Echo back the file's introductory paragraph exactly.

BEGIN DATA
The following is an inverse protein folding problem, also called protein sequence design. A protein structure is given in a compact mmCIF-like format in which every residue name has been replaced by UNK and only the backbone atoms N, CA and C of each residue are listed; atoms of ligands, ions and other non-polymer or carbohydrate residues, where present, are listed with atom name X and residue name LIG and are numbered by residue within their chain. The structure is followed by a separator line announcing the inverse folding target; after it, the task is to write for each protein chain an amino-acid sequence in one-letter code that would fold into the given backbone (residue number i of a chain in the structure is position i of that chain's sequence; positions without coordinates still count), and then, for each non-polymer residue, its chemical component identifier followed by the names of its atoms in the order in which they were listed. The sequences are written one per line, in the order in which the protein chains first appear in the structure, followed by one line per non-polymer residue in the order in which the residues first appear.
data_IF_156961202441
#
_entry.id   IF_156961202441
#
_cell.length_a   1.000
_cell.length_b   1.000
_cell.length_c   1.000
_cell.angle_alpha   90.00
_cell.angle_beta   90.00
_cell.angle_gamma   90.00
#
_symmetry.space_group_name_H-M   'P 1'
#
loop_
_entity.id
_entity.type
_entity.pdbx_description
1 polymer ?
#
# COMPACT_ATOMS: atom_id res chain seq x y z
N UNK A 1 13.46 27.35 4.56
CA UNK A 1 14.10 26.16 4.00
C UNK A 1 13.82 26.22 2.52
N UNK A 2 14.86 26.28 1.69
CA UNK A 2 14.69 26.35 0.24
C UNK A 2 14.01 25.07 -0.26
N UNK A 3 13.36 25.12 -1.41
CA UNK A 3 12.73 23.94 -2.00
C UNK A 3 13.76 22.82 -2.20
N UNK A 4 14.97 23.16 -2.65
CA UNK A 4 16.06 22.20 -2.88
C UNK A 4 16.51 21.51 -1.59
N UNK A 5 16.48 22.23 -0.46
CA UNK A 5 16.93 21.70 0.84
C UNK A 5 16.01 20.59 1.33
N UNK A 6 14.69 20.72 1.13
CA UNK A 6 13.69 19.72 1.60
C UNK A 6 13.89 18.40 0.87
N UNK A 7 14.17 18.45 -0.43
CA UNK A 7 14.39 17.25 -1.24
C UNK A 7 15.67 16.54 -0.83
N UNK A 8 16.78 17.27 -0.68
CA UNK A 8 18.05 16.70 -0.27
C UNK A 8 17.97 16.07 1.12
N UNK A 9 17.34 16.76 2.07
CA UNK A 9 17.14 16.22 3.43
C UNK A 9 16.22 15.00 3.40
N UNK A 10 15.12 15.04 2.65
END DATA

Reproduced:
The following is an inverse protein folding problem, also called protein sequence design. A protein structure is given in a compact mmCIF-like format in which every residue name has been replaced by UNK and only the backbone atoms N, CA and C of each residue are listed; atoms of ligands, ions and other non-polymer or carbohydrate residues, where present, are listed with atom name X and residue name LIG and are numbered by residue within their chain. The structure is followed by a separator line announcing the inverse folding target; after it, the task is to write for each protein chain an amino-acid sequence in one-letter code that would fold into the given backbone (residue number i of a chain in the structure is position i of that chain's sequence; positions without coordinates still count), and then, for each non-polymer residue, its chemical component identifier followed by the names of its atoms in the order in which they were listed. The sequences are written one per line, in the order in which the protein chains first appear in the structure, followed by one line per non-polymer residue in the order in which the residues first appear.